Sound Research (Pt. 1)
by Cory on June 7, 2020 9:24 PM (Edited June 7, 2020 10:45 PM)
I've been thinking about how to add speakers to the RaspberryPi and, unfortunately, it's pretty complicated. I'm going to have to delve hardcore into some electrical/audio engineering and microcontroller work...
Every audio setup consists of at least 4 parts:
- The power source
- The audio signal source
- An amplifier
- Speaker(s) (or headphones, but here I want speakers)
I bought some tiny speakers from PUI audio an eternity ago when I was in college. I thought I might have to use them for a microcontrollers class, but I never did.
I took a look at the datasheet and the specs are pretty crap... The frequency range, and power requirements aren't ideal. They'll probably suffice for some experimentation but I'm gonna have to put them back in the box when I do the real thing. I already saw some different parts that have much better size and range.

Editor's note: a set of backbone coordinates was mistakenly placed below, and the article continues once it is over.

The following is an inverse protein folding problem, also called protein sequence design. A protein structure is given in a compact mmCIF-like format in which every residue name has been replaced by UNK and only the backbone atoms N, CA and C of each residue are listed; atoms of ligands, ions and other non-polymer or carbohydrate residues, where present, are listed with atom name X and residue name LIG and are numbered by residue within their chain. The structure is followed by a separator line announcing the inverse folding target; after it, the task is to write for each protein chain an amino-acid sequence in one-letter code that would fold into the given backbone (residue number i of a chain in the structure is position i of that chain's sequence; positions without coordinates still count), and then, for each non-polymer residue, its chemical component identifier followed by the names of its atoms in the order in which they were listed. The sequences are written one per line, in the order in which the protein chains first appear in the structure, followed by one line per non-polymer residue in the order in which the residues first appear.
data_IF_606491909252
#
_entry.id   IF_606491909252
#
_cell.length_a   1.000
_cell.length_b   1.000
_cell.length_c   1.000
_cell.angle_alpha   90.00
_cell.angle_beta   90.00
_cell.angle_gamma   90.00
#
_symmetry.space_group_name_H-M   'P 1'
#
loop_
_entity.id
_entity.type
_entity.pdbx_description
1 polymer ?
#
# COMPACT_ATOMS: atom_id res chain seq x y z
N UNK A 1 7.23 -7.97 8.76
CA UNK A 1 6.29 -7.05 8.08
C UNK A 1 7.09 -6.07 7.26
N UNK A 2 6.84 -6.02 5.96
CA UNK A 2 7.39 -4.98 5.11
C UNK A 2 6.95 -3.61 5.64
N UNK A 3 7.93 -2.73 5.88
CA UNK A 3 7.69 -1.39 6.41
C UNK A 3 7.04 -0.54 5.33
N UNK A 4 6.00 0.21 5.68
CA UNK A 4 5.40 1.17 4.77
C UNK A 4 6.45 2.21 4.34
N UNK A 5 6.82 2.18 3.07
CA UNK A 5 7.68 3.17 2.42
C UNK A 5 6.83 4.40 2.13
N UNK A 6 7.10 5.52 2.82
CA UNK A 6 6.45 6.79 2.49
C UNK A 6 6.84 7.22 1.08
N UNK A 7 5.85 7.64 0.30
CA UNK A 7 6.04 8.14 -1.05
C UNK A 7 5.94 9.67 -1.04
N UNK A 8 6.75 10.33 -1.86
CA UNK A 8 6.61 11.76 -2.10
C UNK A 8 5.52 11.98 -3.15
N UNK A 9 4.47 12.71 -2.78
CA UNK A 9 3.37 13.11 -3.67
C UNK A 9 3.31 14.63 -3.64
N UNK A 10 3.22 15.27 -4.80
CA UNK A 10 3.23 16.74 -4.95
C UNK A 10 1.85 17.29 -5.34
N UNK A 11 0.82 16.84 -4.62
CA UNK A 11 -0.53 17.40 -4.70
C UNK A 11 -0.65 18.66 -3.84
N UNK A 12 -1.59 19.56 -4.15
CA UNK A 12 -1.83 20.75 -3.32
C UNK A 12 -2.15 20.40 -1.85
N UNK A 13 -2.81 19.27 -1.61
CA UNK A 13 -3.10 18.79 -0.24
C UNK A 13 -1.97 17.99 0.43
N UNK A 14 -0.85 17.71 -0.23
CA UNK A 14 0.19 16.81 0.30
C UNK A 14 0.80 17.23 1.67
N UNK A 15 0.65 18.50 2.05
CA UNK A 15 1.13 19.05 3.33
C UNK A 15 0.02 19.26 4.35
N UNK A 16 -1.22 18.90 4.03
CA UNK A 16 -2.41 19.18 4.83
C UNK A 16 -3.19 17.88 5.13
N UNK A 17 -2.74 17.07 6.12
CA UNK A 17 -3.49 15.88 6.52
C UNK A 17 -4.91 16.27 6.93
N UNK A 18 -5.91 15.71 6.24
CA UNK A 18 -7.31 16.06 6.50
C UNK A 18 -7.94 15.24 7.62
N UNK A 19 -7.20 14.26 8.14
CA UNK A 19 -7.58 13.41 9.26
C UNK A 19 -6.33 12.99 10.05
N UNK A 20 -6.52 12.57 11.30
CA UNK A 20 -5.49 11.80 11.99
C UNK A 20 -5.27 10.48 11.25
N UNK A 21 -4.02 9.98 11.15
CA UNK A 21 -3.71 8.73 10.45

The Power Source
This should be the easy part. I'm just going to use the output power output from the RaspberryPi. It has gpio pins that are a 3.3V and 5V. Gonna try to see if we can make an amplifier that can use one of those voltage levels. Also I heard that the raspberry pi has "noisy" voltage rails and "quiet" ones, so I guess I'll poke around and try to find the quiet one.
The amplifier that you'll read about later works best between 9V and 16V inputs, so that could be a problem. I don't want a handheld to be required to put out that high of voltage, so I'm going to need to switch to a different, lower voltage design.
The Audio Signal Source